People who can't read shouldn't write

Have you heard of freecycling? It's a gifting concept managed by mailing list, where people who have things they no longer want give them away instead of throwing them away or trying to sell them.

I have a whole bunch of stuff in my house that I want to get rid of, some of it that might be worth a few bucks if I were to sell it, but most of it would go for a dollar or two at a garage sale. I decided to post the whole shebang on freecycle and offer it to people who could come pick it up on Wednesday night; specifying the time of pick-up was to keep me from having to endlessly negotiate pick-up times with people.

I gave a few details about the items in my post (like that the computer doesn't work and isn't fixable, but has parts that are salvageable), to ask for items by lot number, and that I wanted people who could pick-up Wednesday evening. I got a lot of email back about the items, and oh so very many of them assumed the computer would work or offered to pick things up on Monday or right away or whenever I wanted. I said I wanted pick-ups Wednesday night between 8 and 11, that's what I wanted. I also got lots that said things like 'can I have the CD stuff' when I posted four separate lots of CD related items. Did they want some of them? All of them? That's why I wanted requests by Lot number.

Because finding my house is tricky, I *need* people who can follow instructions. It's not that hard to find, exactly, but I live in half of a semi-detached, and a lot of people don't seem to be able to tell the difference between 61 (my house) and 61A (the other half). Plus, I live in the basement, and use a different doorbell from my landlady, who will be in bed by the time these people start coming over and will be very aggravated if she gets woken up repeatedly by them. So I need to know that they'll read those instructions and follow them, as well.

In the end, that's basically what it came down to in making the choices between the 30 or so people who wanted some of the items. Which of them had sent me email messages that reflected that they had read my instructions?

Relevent links:
Freecycle Toronto

March 29, 2005

Random Question #2: You're tapping away...

You're tapping away at a forum post or email or somesuch in an application with no spellcheck. You want to use a word, but don't know how to spell it. Do you:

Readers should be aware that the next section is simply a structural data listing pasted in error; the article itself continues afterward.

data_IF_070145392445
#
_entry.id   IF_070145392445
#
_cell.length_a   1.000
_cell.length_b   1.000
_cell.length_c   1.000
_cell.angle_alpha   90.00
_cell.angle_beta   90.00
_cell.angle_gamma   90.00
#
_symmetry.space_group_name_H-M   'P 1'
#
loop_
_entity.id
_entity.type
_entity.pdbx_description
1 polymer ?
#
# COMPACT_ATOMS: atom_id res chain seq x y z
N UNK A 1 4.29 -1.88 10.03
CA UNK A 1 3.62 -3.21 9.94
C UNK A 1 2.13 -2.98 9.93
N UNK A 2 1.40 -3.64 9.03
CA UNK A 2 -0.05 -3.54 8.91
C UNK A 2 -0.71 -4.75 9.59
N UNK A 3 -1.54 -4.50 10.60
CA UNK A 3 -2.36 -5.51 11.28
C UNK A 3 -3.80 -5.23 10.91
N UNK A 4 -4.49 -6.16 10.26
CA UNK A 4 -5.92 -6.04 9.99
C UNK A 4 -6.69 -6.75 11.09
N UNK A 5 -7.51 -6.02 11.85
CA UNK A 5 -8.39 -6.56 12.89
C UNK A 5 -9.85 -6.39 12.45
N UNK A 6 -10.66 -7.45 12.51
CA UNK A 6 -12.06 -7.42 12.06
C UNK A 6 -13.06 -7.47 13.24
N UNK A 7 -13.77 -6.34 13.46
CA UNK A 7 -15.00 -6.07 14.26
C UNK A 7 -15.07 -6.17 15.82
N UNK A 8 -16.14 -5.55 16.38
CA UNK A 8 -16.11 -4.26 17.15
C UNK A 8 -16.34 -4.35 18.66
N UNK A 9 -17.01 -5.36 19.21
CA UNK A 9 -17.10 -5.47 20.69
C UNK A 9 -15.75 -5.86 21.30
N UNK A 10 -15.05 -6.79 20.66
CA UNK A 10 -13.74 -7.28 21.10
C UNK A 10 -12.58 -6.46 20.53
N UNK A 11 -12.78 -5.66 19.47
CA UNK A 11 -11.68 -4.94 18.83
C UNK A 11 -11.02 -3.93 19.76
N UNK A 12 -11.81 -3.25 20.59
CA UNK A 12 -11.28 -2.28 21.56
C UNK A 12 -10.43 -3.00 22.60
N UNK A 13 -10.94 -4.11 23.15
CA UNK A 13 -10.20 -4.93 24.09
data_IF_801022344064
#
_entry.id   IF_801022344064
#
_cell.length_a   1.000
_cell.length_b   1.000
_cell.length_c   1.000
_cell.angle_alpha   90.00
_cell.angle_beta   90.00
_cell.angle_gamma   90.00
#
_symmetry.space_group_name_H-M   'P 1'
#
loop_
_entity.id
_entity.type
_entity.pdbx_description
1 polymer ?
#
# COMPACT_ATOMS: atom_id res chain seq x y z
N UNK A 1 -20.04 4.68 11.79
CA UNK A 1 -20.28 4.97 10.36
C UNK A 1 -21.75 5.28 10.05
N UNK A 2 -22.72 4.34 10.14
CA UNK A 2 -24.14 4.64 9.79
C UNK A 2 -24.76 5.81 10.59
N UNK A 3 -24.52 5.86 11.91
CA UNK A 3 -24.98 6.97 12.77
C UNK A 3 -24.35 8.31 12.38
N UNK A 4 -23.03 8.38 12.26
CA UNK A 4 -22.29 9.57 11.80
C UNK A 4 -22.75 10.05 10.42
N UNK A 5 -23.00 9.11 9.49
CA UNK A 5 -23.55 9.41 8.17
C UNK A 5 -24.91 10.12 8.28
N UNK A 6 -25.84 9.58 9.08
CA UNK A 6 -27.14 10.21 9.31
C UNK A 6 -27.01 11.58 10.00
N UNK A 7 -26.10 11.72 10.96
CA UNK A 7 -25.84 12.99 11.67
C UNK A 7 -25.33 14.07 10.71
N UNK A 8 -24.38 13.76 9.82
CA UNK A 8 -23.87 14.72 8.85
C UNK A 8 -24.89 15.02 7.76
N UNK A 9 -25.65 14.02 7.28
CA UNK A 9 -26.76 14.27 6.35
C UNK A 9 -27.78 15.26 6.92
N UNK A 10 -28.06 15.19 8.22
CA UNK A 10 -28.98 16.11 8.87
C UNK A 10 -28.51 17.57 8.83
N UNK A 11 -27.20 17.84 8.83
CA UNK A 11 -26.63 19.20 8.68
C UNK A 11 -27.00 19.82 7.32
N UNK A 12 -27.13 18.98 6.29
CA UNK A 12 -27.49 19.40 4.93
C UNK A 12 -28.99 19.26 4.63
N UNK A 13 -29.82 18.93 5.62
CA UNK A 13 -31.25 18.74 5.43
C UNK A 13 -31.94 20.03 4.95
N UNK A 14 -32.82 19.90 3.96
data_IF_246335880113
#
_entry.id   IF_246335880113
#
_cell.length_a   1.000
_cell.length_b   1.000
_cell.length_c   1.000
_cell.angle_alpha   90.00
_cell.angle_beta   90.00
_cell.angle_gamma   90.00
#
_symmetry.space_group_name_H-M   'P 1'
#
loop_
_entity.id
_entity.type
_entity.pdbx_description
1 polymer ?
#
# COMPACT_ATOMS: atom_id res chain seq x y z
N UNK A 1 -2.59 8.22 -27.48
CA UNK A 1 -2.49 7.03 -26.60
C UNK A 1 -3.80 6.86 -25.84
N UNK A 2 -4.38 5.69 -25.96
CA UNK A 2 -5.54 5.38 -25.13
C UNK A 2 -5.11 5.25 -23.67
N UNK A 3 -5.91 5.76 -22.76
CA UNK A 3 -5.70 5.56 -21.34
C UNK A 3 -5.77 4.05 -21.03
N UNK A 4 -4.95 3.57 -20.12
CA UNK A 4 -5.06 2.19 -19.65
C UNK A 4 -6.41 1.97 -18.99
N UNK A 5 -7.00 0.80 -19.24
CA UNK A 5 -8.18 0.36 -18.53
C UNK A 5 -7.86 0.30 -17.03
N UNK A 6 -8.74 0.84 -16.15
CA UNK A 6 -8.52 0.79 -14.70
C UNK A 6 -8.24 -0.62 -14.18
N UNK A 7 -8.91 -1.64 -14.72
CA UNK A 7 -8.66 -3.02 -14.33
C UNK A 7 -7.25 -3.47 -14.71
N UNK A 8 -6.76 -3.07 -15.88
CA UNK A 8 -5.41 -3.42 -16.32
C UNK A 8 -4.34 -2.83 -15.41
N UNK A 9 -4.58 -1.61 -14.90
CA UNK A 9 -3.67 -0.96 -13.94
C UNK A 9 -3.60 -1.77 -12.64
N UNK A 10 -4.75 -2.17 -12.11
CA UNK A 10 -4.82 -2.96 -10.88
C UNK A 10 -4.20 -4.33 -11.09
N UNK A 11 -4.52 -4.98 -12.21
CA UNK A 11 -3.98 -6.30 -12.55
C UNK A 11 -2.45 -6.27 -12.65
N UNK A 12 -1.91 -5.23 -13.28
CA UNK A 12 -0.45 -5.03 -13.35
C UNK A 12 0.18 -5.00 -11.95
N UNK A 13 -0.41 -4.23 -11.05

A) Use a different word that you do know how to spell.
B) Look up the word in an online dictionary.
C) Look up the word in a real world dictionary.
D) Open an program that does have spell check and type the word in there to check the spelling.
E) Never have this problem because you're such a good speller.

March 31, 2005


I competed in the division contest for Evaluation tonight, and I didn't even place, which was a serious disappointment.

On the other hand, if the speeches that won the speech side of the contest are an indicator of the quality of the judging happening there tonight, not placing is probably a sign that I gave the best evaluation of the night.

The winning speech told a long, drawn out, and ultimately quite boring story all in the third person. 'The man did this, the man did that, blah blah blah.' And then at the end it turns out that the SPEAKER WAS THAT MAN! WOW! I never saw that coming! Who'd've thunk it!

It's the thing I dislike most about Toastmasters competitions. Tired cliches and cheesy framing devices get rewarded. Speeches that are interesting and different get left behind, and instead another rant on the subject of believing in yourself and making your dreams come true gets voted through. The reality is, these speeches are the ones most likely to win the next level of the contests, as well, because this is a problem at every level of the competition, but ugh, it drives me crazy. If there was an original idea expressed in any of the winning speeches, I didn't hear it.

And no, I'm not just bitter. Don't get me wrong, I'm bitter, all right, but I'm not *just* bitter. I've disliked these aspects of TM since long before I ever competed in a contest.

About March 2005

This page contains all entries posted to acho que não in March 2005. They are listed from oldest to newest.

February 2005 is the previous archive.

April 2005 is the next archive.

Many more can be found on the main index page or by looking through the archives.

Powered by
Movable Type 3.31